A question I've been pondering for years...
WARNING - this is a rambling collection of memories, not for the weak hearted!
Kids today... they don't know they're born! I've been feeling my age, you see. Although I discovered that I'm a little younger than the CD (or is it the technique for producing laser discs in general?), I'm starting to realise that there are fully-fledged people out there who were born after key events in my life. Noticing that the top models, actors and other random celebrities are, on the whole, either my age or younger also makes me think. If I'd taken a few different turns in my life, would I be doing Robbie Williams's stint in the Royal Albert Hall? (he's my age...)
I don't want to sound unhappy with my lot, because I'm not. I've always had a tendency for nostalgia, and I'm feeling nostalgic now. Perhaps the number of years I've clocked up so far is simply good nostalgia fuel!
I think that it was the back end of September that I was sitting on a coach, chatting to two of my fellow passengers. We were bound for York, from Leeds, in order to make a connection to the Newcastle train, that Leeds station had decided not to allow through their tracks (Sunday service is clearly more Sunday than service there, then!). Most of the talking in this conversation was done by a precocious 8 year old lad. His intelligence and enthusiasm for subjects close to my own heart was entertaining and it was an enjoyable conversation. However, when we got on to the subject of his website, I realised, with a start, that I set up my first web home page around the time that the lad was born. Outrageous! Then, I realised that I've been online for nearly fifteen years in some form or other. These facts don't seem to tally with my recollection of how time has passed...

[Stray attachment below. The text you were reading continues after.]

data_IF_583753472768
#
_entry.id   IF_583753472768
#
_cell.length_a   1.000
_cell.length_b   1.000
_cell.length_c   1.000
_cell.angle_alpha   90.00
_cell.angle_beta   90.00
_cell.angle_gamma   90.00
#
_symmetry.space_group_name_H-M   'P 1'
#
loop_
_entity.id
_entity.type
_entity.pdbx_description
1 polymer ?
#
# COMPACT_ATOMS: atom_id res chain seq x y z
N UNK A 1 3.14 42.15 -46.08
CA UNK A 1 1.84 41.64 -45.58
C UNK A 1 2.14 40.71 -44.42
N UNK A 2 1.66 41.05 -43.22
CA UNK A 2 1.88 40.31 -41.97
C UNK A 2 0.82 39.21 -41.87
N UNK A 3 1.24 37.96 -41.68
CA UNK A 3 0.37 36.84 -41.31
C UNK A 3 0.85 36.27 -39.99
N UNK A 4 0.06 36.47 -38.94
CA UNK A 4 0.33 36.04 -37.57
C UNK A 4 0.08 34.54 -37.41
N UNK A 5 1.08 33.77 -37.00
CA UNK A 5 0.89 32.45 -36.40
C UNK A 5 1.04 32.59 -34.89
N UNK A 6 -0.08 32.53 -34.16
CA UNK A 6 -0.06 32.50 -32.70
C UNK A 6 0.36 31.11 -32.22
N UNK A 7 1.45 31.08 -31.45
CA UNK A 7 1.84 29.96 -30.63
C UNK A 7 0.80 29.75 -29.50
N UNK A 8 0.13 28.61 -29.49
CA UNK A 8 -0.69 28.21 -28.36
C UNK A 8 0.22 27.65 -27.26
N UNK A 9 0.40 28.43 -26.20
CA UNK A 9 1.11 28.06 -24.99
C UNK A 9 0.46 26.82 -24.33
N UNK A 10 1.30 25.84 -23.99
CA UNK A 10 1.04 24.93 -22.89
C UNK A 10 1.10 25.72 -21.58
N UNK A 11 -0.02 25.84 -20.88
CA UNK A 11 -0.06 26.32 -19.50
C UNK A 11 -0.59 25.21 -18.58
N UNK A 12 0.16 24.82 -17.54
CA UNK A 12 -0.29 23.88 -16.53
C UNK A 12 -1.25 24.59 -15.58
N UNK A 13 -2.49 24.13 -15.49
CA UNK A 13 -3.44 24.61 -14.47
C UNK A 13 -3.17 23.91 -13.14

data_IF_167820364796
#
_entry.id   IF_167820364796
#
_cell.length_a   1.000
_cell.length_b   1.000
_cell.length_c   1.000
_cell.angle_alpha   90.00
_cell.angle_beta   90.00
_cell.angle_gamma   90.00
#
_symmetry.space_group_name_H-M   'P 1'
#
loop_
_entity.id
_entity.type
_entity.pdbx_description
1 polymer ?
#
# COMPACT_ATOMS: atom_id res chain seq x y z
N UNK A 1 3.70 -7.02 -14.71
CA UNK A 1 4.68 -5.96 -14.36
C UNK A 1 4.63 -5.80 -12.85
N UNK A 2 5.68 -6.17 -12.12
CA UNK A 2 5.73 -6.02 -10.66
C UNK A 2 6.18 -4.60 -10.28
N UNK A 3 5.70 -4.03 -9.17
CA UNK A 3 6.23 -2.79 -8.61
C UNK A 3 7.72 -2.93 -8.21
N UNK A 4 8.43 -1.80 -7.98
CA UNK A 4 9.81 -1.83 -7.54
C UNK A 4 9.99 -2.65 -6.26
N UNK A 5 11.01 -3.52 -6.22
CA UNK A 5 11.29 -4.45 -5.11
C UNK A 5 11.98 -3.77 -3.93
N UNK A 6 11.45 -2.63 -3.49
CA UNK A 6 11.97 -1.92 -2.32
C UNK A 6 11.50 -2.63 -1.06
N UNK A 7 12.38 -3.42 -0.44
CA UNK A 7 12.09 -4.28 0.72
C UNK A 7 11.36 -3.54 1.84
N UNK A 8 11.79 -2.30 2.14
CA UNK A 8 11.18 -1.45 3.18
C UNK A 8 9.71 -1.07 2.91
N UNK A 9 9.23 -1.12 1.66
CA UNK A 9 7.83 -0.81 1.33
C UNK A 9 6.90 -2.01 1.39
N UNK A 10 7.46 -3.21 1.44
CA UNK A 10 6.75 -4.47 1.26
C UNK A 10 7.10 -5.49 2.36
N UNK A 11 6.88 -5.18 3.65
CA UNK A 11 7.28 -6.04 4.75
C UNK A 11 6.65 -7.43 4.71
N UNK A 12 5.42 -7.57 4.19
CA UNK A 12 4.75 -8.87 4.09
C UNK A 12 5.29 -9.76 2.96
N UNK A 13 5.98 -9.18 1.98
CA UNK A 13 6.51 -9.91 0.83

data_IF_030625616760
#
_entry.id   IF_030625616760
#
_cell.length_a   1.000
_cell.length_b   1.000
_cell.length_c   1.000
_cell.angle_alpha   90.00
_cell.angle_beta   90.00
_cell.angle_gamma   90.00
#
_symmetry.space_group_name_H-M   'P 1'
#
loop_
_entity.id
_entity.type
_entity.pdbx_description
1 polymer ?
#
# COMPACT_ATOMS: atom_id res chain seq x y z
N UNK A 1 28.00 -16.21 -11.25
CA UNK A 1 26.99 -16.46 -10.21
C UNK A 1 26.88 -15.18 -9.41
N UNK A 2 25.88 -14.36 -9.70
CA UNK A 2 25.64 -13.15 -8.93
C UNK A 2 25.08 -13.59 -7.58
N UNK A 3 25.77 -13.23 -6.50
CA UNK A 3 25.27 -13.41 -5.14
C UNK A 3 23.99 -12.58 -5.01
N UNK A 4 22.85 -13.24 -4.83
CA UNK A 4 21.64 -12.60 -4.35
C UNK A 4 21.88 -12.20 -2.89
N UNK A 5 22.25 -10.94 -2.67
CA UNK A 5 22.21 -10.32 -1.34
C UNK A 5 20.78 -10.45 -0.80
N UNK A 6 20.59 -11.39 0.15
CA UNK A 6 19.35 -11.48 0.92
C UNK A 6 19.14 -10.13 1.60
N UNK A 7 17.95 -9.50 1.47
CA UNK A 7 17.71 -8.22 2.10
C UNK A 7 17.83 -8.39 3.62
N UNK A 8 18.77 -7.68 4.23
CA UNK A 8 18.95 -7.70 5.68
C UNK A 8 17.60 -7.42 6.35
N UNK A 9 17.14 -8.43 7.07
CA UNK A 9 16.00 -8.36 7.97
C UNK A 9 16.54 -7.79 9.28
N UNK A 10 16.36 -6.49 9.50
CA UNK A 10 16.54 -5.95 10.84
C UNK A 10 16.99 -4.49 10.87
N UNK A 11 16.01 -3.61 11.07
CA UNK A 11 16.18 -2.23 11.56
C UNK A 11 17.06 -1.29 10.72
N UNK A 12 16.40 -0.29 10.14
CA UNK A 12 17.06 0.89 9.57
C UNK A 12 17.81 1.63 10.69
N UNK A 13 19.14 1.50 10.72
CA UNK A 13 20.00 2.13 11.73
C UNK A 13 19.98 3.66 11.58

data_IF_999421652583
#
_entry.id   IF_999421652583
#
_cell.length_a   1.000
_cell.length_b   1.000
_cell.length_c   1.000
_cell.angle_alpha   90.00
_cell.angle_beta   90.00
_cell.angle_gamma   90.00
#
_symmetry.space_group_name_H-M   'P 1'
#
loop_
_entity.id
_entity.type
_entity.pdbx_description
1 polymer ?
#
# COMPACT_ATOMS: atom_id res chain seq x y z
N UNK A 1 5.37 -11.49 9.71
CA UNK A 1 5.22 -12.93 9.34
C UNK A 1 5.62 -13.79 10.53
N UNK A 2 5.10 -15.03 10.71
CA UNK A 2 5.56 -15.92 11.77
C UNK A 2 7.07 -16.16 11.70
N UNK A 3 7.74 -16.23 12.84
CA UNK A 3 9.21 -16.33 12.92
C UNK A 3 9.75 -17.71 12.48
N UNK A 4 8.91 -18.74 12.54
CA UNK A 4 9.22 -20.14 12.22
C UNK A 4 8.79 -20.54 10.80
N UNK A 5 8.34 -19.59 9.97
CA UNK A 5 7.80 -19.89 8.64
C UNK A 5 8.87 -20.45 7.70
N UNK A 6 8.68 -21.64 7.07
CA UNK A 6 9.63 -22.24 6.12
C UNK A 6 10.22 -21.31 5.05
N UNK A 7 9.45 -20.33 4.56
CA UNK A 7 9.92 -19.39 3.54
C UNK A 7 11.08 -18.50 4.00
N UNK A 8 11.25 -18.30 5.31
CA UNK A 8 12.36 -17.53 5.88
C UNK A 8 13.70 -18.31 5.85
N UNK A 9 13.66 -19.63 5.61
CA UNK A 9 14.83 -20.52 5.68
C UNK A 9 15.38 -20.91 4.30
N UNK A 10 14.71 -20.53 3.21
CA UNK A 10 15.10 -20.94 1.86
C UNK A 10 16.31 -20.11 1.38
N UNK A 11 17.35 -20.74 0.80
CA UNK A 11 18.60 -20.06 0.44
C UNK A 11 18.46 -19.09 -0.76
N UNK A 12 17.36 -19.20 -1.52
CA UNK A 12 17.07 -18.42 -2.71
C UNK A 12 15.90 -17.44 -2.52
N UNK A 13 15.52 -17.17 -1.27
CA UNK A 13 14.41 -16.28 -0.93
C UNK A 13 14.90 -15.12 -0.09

However, it's all true. My first website was in 1993 or 1994, and I was online first in about 1986. In those days, being online was a whole different animal. We easily forget that the modern day ISP did not really start trading until the mid 1990's. Before then, there were academics, the military and a few civilians allowed on the internet (Janet/ARPAnet etc), everyone else used something very different.
There were two sorts of service I remember using from both my trusty BBC Micro computer and various friends' computers. Both services ran on Viewdata terminals (essentially a more interactive version of Teletext). You had the choice of the commercial service - Micronet or Prestel, where you paid for the phone call (I think they had local numbers to call), online time AND also certain pages (each page's price was in the top right hand corner). Or, there was the amateur bulletin board. These amateur BBSes (Bulletin Board Systems) had to be dialled at the host's home telephone number (usually a national call away) and ran using software that was usually home-made by their Sysop (SYStem OPerator), but which could also be bought. Names like Oscar Brumwell mean nothing to the majority people today, but meant the world to his customers.